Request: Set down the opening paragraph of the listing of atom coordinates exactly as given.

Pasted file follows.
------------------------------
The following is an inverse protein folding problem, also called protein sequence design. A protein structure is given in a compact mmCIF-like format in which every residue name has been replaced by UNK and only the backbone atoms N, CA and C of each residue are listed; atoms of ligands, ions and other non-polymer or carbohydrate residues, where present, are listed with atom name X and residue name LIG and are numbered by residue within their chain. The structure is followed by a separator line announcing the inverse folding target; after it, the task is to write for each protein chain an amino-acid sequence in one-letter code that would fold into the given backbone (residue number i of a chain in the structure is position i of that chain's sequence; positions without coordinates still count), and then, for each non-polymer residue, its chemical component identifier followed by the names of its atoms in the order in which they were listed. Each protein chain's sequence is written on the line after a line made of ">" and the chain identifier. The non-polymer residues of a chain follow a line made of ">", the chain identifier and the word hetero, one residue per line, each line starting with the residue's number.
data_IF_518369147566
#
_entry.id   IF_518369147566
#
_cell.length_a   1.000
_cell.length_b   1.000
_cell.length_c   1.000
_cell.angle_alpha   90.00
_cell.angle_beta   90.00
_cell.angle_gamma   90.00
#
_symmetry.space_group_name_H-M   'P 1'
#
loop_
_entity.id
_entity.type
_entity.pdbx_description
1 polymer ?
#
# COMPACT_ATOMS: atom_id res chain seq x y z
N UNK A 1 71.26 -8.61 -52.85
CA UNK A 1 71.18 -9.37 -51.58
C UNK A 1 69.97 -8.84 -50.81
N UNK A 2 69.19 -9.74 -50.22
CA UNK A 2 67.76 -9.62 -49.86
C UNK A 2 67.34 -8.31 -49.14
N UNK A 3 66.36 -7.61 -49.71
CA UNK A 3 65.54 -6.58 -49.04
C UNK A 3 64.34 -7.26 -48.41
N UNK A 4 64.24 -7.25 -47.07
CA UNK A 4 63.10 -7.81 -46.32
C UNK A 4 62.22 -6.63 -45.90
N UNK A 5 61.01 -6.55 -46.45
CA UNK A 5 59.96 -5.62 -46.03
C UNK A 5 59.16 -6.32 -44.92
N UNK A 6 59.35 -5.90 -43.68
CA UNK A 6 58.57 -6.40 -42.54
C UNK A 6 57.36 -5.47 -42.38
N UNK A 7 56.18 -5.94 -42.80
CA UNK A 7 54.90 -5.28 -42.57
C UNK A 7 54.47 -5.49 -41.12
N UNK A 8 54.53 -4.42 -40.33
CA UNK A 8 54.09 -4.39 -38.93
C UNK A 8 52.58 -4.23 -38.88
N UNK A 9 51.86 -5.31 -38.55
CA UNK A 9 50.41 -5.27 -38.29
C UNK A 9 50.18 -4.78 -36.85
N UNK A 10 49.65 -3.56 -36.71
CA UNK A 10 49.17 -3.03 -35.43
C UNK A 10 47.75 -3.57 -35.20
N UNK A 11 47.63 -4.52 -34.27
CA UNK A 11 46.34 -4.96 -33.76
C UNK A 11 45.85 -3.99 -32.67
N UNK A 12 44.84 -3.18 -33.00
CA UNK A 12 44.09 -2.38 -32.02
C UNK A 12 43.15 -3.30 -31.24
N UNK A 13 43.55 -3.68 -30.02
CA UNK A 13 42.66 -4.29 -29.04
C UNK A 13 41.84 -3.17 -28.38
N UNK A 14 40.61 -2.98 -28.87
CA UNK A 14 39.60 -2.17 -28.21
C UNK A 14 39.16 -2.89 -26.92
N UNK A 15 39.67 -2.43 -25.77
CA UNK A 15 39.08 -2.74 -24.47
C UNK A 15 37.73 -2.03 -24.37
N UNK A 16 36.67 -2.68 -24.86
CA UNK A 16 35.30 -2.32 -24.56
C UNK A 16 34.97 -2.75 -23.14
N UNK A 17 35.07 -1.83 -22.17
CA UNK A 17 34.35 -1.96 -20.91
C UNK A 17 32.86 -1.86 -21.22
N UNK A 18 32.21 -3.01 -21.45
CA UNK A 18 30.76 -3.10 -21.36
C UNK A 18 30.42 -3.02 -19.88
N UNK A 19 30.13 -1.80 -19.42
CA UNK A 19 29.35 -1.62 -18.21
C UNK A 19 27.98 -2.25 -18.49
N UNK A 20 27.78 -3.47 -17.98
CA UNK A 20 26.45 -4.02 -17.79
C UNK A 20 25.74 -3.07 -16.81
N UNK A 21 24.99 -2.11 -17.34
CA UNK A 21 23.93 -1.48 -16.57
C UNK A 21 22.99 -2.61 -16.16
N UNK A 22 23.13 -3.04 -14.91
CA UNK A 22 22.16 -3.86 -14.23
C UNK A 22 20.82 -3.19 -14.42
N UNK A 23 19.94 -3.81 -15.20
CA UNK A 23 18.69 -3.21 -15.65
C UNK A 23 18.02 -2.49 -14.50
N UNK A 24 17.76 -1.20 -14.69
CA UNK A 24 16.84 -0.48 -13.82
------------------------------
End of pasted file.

The following is an inverse protein folding problem, also called protein sequence design. A protein structure is given in a compact mmCIF-like format in which every residue name has been replaced by UNK and only the backbone atoms N, CA and C of each residue are listed; atoms of ligands, ions and other non-polymer or carbohydrate residues, where present, are listed with atom name X and residue name LIG and are numbered by residue within their chain. The structure is followed by a separator line announcing the inverse folding target; after it, the task is to write for each protein chain an amino-acid sequence in one-letter code that would fold into the given backbone (residue number i of a chain in the structure is position i of that chain's sequence; positions without coordinates still count), and then, for each non-polymer residue, its chemical component identifier followed by the names of its atoms in the order in which they were listed. Each protein chain's sequence is written on the line after a line made of ">" and the chain identifier. The non-polymer residues of a chain follow a line made of ">", the chain identifier and the word hetero, one residue per line, each line starting with the residue's number.